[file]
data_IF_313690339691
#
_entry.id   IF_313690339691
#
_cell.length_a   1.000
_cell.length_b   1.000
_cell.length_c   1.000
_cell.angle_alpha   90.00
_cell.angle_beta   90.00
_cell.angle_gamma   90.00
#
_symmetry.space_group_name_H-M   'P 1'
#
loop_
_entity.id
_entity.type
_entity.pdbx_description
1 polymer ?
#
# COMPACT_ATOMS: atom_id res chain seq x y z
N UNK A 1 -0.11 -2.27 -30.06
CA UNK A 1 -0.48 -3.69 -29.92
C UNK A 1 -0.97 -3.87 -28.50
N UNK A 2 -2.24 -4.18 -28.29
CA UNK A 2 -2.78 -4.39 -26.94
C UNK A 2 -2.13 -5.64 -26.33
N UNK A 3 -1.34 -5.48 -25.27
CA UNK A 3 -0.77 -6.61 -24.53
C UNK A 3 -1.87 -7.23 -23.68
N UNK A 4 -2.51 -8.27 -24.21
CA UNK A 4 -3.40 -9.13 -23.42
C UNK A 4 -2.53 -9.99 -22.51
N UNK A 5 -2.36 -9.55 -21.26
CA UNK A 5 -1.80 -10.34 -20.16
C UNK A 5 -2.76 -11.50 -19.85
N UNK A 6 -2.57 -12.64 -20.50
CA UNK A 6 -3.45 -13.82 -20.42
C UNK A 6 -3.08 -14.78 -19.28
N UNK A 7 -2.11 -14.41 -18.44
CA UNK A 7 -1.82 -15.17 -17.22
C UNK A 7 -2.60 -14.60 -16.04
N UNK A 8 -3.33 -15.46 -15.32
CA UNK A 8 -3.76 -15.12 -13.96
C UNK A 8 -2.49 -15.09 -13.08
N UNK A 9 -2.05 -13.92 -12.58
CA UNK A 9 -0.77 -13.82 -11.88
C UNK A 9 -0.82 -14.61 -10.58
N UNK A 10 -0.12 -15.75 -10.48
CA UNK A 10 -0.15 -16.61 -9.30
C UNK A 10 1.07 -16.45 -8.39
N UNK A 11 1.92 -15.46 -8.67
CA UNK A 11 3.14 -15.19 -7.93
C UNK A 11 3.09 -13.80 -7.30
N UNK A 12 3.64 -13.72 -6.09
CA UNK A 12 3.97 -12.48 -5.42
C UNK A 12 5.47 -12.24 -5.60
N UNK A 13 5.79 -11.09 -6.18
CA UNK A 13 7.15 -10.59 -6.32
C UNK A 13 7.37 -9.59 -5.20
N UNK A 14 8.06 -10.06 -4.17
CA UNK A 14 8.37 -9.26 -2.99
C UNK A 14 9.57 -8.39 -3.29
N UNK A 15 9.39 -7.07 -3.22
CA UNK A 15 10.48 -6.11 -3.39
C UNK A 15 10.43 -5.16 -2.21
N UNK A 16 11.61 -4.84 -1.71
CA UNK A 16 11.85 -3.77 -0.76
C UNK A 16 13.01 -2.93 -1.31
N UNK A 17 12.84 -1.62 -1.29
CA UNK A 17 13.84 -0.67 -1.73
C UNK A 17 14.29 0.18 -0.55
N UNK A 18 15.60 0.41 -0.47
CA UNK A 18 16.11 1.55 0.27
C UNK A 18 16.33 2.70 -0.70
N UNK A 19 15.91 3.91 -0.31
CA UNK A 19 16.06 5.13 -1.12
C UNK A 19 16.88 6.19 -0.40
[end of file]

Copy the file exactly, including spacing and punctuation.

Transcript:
data_IF_313690339691
#
_entry.id   IF_313690339691
#
_cell.length_a   1.000
_cell.length_b   1.000
_cell.length_c   1.000
_cell.angle_alpha   90.00
_cell.angle_beta   90.00
_cell.angle_gamma   90.00
#
_symmetry.space_group_name_H-M   'P 1'
#
loop_
_entity.id
_entity.type
_entity.pdbx_description
1 polymer ?
#
# COMPACT_ATOMS: atom_id res chain seq x y z
N UNK A 1 -0.11 -2.27 -30.06
CA UNK A 1 -0.48 -3.69 -29.92
C UNK A 1 -0.97 -3.87 -28.50
N UNK A 2 -2.24 -4.18 -28.29
CA UNK A 2 -2.78 -4.39 -26.94
C UNK A 2 -2.13 -5.64 -26.33
N UNK A 3 -1.34 -5.48 -25.27
CA UNK A 3 -0.77 -6.61 -24.53
C UNK A 3 -1.87 -7.23 -23.68
N UNK A 4 -2.51 -8.27 -24.21
CA UNK A 4 -3.40 -9.13 -23.42
C UNK A 4 -2.53 -9.99 -22.51
N UNK A 5 -2.36 -9.55 -21.26
CA UNK A 5 -1.80 -10.34 -20.16
C UNK A 5 -2.76 -11.50 -19.85
N UNK A 6 -2.57 -12.64 -20.50
CA UNK A 6 -3.45 -13.82 -20.42
C UNK A 6 -3.08 -14.78 -19.28
N UNK A 7 -2.11 -14.41 -18.44
CA UNK A 7 -1.82 -15.17 -17.22
C UNK A 7 -2.60 -14.60 -16.04
N UNK A 8 -3.33 -15.46 -15.32
CA UNK A 8 -3.76 -15.12 -13.96
C UNK A 8 -2.49 -15.09 -13.08
N UNK A 9 -2.05 -13.92 -12.58
CA UNK A 9 -0.77 -13.82 -11.88
C UNK A 9 -0.82 -14.61 -10.58
N UNK A 10 -0.12 -15.75 -10.48
CA UNK A 10 -0.15 -16.61 -9.30
C UNK A 10 1.07 -16.45 -8.39
N UNK A 11 1.92 -15.46 -8.67
CA UNK A 11 3.14 -15.19 -7.93
C UNK A 11 3.09 -13.80 -7.30
N UNK A 12 3.64 -13.72 -6.09
CA UNK A 12 3.97 -12.48 -5.42
C UNK A 12 5.47 -12.24 -5.60
N UNK A 13 5.79 -11.09 -6.18
CA UNK A 13 7.15 -10.59 -6.32
C UNK A 13 7.37 -9.59 -5.20
N UNK A 14 8.06 -10.06 -4.17
CA UNK A 14 8.37 -9.26 -2.99
C UNK A 14 9.57 -8.39 -3.29
N UNK A 15 9.39 -7.07 -3.22
CA UNK A 15 10.48 -6.11 -3.39
C UNK A 15 10.43 -5.16 -2.21
N UNK A 16 11.61 -4.84 -1.71
CA UNK A 16 11.85 -3.77 -0.76
C UNK A 16 13.01 -2.93 -1.31
N UNK A 17 12.84 -1.62 -1.29
CA UNK A 17 13.84 -0.67 -1.73
C UNK A 17 14.29 0.18 -0.55
N UNK A 18 15.60 0.41 -0.47
CA UNK A 18 16.11 1.55 0.27
C UNK A 18 16.33 2.70 -0.70
N UNK A 19 15.91 3.91 -0.31
CA UNK A 19 16.06 5.13 -1.12
C UNK A 19 16.88 6.19 -0.40